Alice Petersen, a Canadian/New Zealander who lives in Toronto, has had stories in Geist, The Fiddlehead, and other magazines, but All the Voices Cry is her first collection, published this spring. It has a degree of originality and reality that is both relatable and refreshing. Since Petersen won the David Adams Richards Award in 2009 from the Writers’ Federation of New Brunswick for her manuscript, the book’s quality should perhaps be no surprise.
When I started the collection, I was pleased to discover each vignette within was an average of around five pages. A busy schedule was not an obstacle to enjoying my reading. One segment at a time was all I needed for the book to slowly seep into my mind, resonating long after I finished.
Petersen throws a mishmash cast of characters into a variety of unusual yet perfectly realistic situations. With several characters, she creates casual relationships between lives that stand alone, but also add up to the sum of a collection that holds itself together in its own little world, parallel to our own.
The main glue holding the stories together is an underlying theme of internal struggle: a decision to stay or go, in some sense or another. Starting out in “After Summer,” the narrator watches her father choose to stay in a relationship with a step-mother she isn’t fond of, sees her brother choose to move on into a different lifestyle with teeth “enough for television,” and must decide herself whether to stay or go in the limbo that is her own life. In “Among the Trees,” Jan is faced with the decision whether to stay with or leave a man who can only give her half his love, and with her decision traps herself for years. “Salsa Madre” features a mother leaving the decision to her son whether to be in her life or not. The protagonist of “Neither Up Nor Down” is Penelope, a disillusioned wife at odds deciding whether to stay with or leave her self-centred husband. Later, in “Neptune’s Necklace,” a woman is faced with the choice of whether or not to keep living after the loss of her children, and her decision leads to some rash behaviour.
Petersen shows her experimental side by writing each vignette from a different perspective. We see not only the mind of the current narrator, but also different views of others previously encountered. Information is released gradually in this manner, and it requires more time and effort for readers to fully understand characters. What results is a somewhat retroactive attachment to already-read vignettes. Also coming along with the regular perspective changes is more distance created from some characters than from others. For instance, in “Champlain’s Astrolabe,” Brian, one of the few male characters with a first person perspective, is much harder to understand than other characters like Jan or Penelope. His thoughts seem less intimate, and less real. While a clear decision is presented in every story, it is hard to tell whether Brian is making a decision for himself or for his sheltered son, and no turning point seems to be reached. The same can be said of Norman in “Mrs. Viebert’s Prognostication.” His thoughts and actions seem arbitrary and disorganized, and it is hard to follow or connect with him as he strives to avoid a prophecy made to him in his youth.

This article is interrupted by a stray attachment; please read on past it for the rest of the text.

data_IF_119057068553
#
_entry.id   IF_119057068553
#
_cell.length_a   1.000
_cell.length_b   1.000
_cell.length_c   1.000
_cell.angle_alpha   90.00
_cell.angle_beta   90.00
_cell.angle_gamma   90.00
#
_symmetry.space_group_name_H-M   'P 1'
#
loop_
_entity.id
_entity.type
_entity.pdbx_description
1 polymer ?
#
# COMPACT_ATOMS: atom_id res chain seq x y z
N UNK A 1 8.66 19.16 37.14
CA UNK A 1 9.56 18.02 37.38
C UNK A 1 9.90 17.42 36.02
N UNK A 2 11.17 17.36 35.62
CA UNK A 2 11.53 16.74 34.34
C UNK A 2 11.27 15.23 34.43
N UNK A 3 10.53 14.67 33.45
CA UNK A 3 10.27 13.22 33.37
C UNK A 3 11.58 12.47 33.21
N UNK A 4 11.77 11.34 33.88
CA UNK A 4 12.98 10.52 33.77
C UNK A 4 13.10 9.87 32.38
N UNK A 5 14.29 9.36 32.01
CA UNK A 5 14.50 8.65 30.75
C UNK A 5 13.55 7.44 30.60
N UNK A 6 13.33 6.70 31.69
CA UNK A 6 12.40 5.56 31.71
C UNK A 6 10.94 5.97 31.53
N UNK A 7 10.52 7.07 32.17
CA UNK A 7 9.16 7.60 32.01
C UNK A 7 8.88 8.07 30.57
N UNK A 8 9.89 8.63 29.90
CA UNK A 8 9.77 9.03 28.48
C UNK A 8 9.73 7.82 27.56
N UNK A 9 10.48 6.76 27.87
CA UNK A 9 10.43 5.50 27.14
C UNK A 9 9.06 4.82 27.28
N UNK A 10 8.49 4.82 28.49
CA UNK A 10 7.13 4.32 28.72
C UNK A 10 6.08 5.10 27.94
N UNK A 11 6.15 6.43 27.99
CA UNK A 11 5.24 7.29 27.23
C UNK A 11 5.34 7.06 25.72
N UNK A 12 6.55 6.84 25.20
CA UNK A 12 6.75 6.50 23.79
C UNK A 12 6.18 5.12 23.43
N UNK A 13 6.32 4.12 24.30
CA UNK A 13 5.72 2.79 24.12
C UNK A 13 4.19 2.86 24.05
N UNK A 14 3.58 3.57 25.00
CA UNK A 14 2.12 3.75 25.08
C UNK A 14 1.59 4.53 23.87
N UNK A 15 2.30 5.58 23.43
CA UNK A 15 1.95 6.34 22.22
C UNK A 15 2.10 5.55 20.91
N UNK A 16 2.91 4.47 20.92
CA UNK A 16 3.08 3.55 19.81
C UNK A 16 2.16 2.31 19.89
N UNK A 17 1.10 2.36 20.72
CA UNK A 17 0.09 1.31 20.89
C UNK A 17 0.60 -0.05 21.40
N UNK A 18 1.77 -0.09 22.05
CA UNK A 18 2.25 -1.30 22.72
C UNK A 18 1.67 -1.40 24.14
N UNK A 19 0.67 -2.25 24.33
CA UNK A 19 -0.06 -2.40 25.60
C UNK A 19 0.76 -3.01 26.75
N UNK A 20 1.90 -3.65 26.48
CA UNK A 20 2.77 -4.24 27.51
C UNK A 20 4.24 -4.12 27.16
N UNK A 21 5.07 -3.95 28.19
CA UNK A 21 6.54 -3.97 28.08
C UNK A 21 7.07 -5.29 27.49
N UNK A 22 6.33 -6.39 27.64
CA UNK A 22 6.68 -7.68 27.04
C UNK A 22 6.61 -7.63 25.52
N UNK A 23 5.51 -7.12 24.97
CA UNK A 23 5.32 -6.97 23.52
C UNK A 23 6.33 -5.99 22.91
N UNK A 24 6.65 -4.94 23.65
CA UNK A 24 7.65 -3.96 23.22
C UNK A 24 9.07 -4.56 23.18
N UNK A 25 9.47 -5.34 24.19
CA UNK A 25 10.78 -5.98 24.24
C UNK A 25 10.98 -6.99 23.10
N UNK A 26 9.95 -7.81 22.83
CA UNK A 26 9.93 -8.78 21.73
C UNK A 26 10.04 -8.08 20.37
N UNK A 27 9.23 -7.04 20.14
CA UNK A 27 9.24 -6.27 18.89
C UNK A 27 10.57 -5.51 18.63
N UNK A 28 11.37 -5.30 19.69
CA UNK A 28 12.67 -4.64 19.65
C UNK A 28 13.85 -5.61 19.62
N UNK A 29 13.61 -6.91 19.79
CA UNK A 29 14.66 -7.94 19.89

This doesn’t stop Petersen from bringing to life each and every short story with her fresh prose style. One particularly striking passage appears in “All the Voices Cry”:
How richly endowed with feeling, how proper it seemed to me at that moment, to hurl avocados in times of passion and of rage. The sunlight descended through the canopy of trees in blue yellow shafts, illuminating the bright thistledown of the Rock’s hair where he stood blocking the doorway. She meant to get him, the throw was hard, but passion warped the trajectory. Sailing past the sculptor’s ear out the screen door the green missile landed on the rock in front of us, its froggy innards slipping out from beneath the tough skin pushed awry.
Another example of Petersen’s vivid style stands out earlier in the same vignette, as the narrator Freya says, “Czech gave his English a glinting edge that could cut my polite Canadian vowels to shreds in an argument.”
Petersen’s almost strange observations create a collection of realistic stories about loss, love, restlessness, and freedom— above all, it is a collection of decisions. Written in easily-managed chunks, All the Voices Cry could be read in spare moments, or, as the easy prose tempts you, all at once. The decision is up to you.
Biblioasis | 160 pages | $19.95 | paper | ISBN #978-1926845524